Thursday, January 29, 2015

The Truth About Admissions - Random vs. False Selection

Seth Godin, again....

http://sethgodin.typepad.com/seths_blog/2015/01/the-truth-about-admissions.html


Key quote 'What would happen if we spent more time on carefully assembling the pool of 'good enough' and then randomly picking the 5%? And of course, putting in the time to make sure that the assortment of people works well together...'

Tuesday, January 13, 2015

Nobody Grows Up Thinking, 'I Want to be an Adjunct.'

Alyson wrote this piece about life as an adjunct working in a community college in Washington State,  and she's spot on what students crave, Teacher Presence, and the struggles of faculty in trying to provide exactly that, whether online, in a classroom, on the phone, in a meeting or even just walking across campus.    And her observation that most faculty are good, and want to be better, in the face of high expectations, low compensation, and trying to get by, is also right on the money.

Lately, I've had a series of 'down to earth' talks with faculty and administrators, struggling with career direction and frustration, as anger seeps out, along with scarce resources, changing directions, and declining enrollments, all the while trying to manage expectations.  To the long time adjunct who didn't get the job he thought he wanted, there was some interview coaching and job-search counseling.   For those who unsuccessfully applied for a full-time position for their program, there was the speech about priorities, market conditions, timing, all the while recognizing that full-time permanent positions are as rare as hen's teeth.  

Yet, this business is a people business, a talent business, and organizations, even poorly-funded public education ones, need to attract and retain the talented people to provide the Teacher Presence, and if they are to do what both the public and the education community say it is that they do, there has to be an investment in the people who do that.   Like Alyson, I worry about it as well.  It's tough out there.  Yet, the good ones stick around and still do what they do in the classroom for the students, and still get the psychic juice they need from that.  Good for them, and it's my job to support, encourage and nurture that.   Hope I'm up to the task.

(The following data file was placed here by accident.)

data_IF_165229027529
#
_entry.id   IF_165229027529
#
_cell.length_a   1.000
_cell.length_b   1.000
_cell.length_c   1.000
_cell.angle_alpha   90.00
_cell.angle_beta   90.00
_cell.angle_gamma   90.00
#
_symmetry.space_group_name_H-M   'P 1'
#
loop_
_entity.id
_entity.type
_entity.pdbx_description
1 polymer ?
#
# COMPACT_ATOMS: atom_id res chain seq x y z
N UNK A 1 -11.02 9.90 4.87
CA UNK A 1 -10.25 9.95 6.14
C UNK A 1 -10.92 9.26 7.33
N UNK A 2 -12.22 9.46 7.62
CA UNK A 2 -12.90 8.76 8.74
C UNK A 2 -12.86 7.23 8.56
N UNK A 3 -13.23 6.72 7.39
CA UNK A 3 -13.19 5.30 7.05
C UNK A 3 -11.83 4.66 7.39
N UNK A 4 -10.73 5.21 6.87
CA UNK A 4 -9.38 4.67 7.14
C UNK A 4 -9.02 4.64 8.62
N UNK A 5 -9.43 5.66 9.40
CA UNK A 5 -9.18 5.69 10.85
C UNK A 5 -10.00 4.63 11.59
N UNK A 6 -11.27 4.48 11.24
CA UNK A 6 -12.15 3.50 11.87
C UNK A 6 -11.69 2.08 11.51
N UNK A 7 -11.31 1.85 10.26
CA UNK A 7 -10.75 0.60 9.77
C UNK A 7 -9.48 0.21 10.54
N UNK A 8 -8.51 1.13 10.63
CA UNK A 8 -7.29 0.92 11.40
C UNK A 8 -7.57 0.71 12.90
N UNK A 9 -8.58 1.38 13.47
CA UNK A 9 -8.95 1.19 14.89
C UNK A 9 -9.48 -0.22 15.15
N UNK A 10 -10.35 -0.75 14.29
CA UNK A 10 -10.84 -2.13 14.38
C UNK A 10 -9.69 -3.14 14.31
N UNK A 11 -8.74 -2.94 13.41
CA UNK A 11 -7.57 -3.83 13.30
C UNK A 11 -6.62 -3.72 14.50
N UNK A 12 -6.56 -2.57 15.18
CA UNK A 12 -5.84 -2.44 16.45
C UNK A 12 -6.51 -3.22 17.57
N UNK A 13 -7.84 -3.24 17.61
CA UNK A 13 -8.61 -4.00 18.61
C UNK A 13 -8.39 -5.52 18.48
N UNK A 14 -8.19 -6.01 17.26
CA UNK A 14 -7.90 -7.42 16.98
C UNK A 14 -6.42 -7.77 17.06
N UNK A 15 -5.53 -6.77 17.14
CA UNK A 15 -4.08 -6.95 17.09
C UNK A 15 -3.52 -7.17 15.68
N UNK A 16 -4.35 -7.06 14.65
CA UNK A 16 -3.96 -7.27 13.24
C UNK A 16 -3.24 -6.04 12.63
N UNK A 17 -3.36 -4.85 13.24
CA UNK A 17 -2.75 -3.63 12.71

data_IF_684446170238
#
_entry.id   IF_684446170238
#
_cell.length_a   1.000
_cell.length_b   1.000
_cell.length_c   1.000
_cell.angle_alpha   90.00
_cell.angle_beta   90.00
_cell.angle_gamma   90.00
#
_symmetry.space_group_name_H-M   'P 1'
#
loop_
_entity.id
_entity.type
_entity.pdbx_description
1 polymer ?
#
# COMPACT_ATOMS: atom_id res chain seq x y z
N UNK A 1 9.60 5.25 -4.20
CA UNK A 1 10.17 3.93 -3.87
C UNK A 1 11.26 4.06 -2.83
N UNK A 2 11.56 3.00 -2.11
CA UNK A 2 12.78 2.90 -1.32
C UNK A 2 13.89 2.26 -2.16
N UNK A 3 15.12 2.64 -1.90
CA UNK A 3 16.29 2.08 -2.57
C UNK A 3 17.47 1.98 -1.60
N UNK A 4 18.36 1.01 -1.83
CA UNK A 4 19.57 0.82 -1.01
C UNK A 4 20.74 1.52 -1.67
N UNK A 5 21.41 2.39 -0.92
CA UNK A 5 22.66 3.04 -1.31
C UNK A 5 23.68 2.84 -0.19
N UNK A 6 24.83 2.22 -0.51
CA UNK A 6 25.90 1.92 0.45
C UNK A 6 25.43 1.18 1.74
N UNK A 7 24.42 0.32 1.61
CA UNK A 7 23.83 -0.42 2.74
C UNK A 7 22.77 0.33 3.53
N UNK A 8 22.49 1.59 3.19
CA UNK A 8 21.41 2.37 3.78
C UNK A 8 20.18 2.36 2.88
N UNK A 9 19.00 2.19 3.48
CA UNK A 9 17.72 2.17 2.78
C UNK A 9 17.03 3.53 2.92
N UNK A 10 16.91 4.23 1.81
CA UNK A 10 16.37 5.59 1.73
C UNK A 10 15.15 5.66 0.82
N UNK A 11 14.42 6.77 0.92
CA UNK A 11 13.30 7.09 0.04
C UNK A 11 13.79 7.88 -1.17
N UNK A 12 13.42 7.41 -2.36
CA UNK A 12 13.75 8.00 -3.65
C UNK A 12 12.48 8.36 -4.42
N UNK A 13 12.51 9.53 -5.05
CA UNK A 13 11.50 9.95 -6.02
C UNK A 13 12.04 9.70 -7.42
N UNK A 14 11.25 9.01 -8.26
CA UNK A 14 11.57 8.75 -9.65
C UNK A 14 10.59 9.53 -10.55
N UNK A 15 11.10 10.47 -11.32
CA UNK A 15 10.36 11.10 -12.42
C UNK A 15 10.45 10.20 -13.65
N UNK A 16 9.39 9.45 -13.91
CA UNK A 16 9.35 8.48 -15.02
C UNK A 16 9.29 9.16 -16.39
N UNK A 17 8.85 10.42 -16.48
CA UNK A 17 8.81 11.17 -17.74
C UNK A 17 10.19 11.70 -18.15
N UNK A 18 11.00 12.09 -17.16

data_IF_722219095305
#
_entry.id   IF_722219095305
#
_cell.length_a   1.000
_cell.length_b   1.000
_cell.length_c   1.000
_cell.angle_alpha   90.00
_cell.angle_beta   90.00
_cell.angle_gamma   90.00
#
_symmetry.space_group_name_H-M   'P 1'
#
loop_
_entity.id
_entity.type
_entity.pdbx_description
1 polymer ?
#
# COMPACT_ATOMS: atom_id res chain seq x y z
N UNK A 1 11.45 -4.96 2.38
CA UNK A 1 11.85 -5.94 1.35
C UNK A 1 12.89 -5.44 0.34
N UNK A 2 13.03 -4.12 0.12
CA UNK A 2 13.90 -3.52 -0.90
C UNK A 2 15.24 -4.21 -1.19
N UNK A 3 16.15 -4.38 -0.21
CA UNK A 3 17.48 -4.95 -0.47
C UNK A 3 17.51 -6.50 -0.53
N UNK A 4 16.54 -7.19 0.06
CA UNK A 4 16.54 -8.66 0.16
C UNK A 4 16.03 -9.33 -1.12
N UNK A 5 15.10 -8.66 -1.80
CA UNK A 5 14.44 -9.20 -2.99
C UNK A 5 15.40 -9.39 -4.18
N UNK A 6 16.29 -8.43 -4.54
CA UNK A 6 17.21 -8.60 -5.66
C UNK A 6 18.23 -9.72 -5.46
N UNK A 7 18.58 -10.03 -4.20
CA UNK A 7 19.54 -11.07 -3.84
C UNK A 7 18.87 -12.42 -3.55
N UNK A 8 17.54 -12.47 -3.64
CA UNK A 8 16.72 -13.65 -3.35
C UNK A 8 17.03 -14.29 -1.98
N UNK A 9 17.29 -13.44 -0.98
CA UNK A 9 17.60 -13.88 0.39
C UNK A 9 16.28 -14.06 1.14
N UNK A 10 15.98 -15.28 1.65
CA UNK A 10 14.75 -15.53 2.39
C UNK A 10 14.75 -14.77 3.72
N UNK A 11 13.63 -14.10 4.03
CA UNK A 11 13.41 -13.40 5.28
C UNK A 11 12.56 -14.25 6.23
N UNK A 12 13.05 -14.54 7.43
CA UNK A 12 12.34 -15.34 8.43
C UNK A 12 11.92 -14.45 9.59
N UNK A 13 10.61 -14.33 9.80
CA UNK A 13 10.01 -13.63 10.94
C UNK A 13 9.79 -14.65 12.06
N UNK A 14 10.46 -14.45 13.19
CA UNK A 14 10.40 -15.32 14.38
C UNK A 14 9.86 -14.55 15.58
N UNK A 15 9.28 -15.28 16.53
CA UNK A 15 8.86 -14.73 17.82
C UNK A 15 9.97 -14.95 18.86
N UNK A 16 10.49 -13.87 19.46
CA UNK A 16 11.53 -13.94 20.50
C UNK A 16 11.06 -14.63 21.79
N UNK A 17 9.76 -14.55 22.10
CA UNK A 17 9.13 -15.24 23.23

Thursday, January 1, 2015

Honeypots and Brand Inversion

David Wiley rants about the supposed differences between MOOCs and 'traditional' online classes in this piece sub-titled, 'Small Deltas, Honeypots and Brand Inversion.'   David bemoans the commercialization of higher education and the compromising of a quality experience by a narrow-minded reliance on industrialized production of content and activities, either in the branded MOOC environment or via the LMS, where those activities and content are produced in a DIY lemonade stand 'home-professional' system.

If I learned anything from the Connected Courses experience, and if I picked up anything from getting closer to the Developmental Education instructors, what counts is the connection among learners.  The connections (plugging into a lively interactive network of people, firing on all the synapses) are what provides meaning and value to participants, labeled sometimes as students, teachers, what have you.

That connection can be strengthened by working with the Web technology and tools, but it's the connection that's important, not the tools.    And, as this new year opens, as we pass an arbitrary point in the planet's orbit around the sun, some ten days past the Winter Solstice, and about 5 days before the next full moon, maybe it's good to commit (for those interested in making resolutions!), to working to improve those connections among learners.